At the end of our passage is yet another clash with the religious authorities. They ask Jesus to quiet the crowd. They are not caught up in the crowd, in the emotion. They fear the joyful parade might draw the attention of the Romans. That would not be a good thing. Jesus responds by saying that if the crowd were quiet, then “the stones would cry out”. He is implying that nature itself recognizes who is entering the city. There is also an implication here that the religious leaders are still missing out, still not understanding who Jesus really is. Their hearts are hard.

In the next verses Jesus goes on to weep over the city, to lament what is now “hidden from their eyes”. All because they “did not recognize the time of God’s coming to you”. Part of His weeping is personal too. In just a few days the religious leaders and the people will turn on Jesus as He is arrested…

For now, though, Jesus enters the city and teaches as before. He does what He has done but there is a bit more of an edge now, knowing what will come in the days ahead. As we look forward to the days ahead, may we also walk slowly through the week, feeling the emotion and the weight of it all. May the power of the gospel deepen our walk this week.

Prayer: Lord, draw me into the story this week. May I feel and experience the passion anew this upcoming week. Connect me to your story. Amen.


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Keep My Eyes

Reading: Mark 4: 35-41

Verse 41: “Who is this? Even the wind and the waves obey Him”!

One of the things Jesus taught about just before getting into the boat was about the lamp on a stand. He reminded the crowd (and the disciples) that faith was something that was put on a stand to bring out whatever was hidden in the dark corners and to open what is concealed there. Jesus concludes this teaching with the statement that whoever has faith will be given more and that whoever does not have faith, even what little they have will be lost.

As the seas got choppy and the water level in the boat began to rise, the disciples had a choice to make. They could turn their focus to God to seek His protection and help. Or they could keep their eyes on the storm and the wind and the rising water level in the boat. Often in our lives we come to the same point. Our decision is the same: do we turn to our own powers or do we allow fear to take over or do we simply give up?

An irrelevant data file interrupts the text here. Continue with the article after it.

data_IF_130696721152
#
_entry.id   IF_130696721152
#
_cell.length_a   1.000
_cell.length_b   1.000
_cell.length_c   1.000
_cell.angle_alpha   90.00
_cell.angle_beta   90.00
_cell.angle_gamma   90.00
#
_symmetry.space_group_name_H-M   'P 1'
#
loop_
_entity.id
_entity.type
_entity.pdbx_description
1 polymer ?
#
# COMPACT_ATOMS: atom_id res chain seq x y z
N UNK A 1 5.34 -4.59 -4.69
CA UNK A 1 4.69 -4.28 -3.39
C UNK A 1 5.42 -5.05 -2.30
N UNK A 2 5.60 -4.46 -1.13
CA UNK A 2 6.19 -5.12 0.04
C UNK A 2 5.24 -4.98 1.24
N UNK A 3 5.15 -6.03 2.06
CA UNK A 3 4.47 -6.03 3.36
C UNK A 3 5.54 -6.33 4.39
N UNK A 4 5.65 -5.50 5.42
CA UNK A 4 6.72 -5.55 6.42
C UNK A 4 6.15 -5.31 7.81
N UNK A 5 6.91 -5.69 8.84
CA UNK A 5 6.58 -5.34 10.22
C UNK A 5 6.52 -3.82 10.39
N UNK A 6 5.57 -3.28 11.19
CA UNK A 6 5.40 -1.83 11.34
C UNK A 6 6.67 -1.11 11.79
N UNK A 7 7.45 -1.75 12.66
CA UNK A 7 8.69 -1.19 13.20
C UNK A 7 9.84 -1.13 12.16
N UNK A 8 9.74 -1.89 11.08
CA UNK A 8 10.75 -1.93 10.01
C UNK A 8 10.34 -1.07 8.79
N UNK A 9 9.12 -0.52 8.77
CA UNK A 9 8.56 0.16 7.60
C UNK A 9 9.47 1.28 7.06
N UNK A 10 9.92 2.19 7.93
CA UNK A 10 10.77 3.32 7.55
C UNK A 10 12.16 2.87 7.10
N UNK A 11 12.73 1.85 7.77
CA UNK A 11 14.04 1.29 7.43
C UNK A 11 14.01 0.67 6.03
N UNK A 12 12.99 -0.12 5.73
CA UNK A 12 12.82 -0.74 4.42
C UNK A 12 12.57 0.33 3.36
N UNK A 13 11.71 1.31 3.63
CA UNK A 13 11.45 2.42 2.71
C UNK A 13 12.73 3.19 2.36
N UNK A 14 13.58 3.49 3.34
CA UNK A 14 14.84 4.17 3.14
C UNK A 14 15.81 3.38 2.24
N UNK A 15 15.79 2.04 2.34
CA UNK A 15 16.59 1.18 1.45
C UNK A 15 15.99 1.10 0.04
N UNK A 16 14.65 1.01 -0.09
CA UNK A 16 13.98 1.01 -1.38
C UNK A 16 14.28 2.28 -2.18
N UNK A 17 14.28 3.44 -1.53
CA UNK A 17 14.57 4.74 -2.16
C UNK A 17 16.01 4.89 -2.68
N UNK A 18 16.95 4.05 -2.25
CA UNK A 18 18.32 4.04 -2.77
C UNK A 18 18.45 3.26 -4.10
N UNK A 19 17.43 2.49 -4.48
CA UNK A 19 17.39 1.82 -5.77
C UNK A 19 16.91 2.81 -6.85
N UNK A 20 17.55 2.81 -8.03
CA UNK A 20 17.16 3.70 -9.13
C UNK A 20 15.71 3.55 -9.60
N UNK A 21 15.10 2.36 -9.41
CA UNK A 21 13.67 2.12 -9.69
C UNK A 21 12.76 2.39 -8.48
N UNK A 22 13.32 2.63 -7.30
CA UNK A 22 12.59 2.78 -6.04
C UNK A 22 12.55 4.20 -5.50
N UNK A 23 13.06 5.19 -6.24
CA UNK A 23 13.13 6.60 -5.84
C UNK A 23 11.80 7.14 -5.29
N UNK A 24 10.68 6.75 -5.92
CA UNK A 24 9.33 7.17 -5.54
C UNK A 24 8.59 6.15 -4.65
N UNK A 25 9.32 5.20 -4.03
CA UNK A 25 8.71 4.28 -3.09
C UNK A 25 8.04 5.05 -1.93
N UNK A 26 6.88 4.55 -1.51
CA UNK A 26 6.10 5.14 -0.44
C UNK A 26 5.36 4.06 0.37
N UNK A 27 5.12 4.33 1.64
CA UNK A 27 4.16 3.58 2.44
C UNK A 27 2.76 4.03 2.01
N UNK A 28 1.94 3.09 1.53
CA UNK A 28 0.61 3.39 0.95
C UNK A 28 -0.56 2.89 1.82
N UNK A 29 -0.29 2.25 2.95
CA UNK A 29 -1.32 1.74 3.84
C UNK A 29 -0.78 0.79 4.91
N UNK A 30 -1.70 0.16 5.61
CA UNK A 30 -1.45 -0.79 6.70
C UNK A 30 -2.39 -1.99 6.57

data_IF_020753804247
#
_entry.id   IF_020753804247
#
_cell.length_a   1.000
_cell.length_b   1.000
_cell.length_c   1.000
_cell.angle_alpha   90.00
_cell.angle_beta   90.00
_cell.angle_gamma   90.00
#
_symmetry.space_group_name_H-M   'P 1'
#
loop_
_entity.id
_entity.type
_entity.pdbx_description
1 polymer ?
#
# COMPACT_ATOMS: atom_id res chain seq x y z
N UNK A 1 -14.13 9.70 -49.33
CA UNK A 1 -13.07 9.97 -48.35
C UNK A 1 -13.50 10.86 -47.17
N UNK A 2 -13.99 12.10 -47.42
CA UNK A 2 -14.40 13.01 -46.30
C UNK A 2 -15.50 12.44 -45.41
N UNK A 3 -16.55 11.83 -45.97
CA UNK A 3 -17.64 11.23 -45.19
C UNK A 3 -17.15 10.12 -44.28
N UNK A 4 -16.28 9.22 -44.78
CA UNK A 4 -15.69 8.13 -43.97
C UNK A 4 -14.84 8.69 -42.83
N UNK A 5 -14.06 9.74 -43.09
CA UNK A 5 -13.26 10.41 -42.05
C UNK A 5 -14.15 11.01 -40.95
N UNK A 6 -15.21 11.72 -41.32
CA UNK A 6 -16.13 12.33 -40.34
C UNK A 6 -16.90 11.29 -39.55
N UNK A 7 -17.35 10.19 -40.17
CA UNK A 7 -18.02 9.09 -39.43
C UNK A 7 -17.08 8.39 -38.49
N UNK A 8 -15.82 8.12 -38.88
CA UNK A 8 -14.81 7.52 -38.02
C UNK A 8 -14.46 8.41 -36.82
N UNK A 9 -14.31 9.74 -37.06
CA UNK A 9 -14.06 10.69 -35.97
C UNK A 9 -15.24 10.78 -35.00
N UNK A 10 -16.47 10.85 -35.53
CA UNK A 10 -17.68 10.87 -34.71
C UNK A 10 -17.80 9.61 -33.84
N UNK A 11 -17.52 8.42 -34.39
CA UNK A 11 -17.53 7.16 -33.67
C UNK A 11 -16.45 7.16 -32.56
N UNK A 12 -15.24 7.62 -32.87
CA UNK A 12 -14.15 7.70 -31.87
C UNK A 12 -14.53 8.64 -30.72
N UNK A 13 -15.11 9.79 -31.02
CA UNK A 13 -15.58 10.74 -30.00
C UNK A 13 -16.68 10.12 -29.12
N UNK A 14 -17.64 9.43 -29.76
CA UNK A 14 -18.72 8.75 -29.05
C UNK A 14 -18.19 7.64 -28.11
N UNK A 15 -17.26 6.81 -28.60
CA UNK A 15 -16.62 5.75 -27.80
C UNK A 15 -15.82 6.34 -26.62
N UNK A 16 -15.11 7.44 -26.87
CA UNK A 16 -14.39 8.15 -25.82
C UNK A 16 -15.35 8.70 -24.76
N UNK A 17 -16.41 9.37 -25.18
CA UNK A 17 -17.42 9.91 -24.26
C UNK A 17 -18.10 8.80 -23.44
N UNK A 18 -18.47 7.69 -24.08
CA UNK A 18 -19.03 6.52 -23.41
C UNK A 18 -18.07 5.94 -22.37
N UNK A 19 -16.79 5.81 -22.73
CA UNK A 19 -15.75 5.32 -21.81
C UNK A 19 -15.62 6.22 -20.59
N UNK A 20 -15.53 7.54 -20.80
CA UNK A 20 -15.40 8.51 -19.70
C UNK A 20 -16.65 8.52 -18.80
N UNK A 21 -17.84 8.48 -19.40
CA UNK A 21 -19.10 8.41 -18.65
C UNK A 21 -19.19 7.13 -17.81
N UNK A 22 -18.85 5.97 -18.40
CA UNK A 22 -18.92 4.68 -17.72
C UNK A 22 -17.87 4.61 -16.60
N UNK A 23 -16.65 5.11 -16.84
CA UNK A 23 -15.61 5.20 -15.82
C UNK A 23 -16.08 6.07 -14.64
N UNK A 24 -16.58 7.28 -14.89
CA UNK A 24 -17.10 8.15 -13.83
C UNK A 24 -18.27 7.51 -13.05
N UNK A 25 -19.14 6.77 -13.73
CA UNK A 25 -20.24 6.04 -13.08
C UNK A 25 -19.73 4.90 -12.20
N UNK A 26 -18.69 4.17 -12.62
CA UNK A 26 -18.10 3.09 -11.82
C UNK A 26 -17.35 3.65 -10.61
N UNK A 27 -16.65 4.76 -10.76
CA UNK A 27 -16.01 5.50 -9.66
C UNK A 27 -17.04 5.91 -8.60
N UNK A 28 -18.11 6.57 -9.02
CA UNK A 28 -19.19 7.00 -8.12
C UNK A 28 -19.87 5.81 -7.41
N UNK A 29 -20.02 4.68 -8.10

He was right there in the boat. I can envision sone of the disciples looking to Jesus and then to the waves, looking to Jesus asleep in the stern and then looking to the rising waves. With each glance away a bit of their faith ebbed away. With each longer gaze upon the rising waters, a bit more of their faith ebbed away. Again, so it is with us. If only we could look to Jesus at the first hint of rain and then keep our eyes on Him alone. If only we could choose to allow Him to be our all in all.

With just a few words Jesus banishes the fear and doubt and worry that had been building with each wave. An absence of faith, a moment of doubt – they allow the deceiver room to bring in thoughts of doubt and fear and worry. After being awakened and calming the storm, Jesus asks, “Do you still have no faith”? Instead of grasping the moment and allowing their faith to grow, the disciples ask, “Who is this? Even the wind and the waves obey Him”! It can be easy to do. They are caught up in the miracle and not in the miracle-maker. It can be so easy to do. So we pray, Lord, keep my eyes focused on you and you alone. Help me to see you and not just the amazing things you do. Ground my faith in your love and care. Be my all in all today and each day. Amen.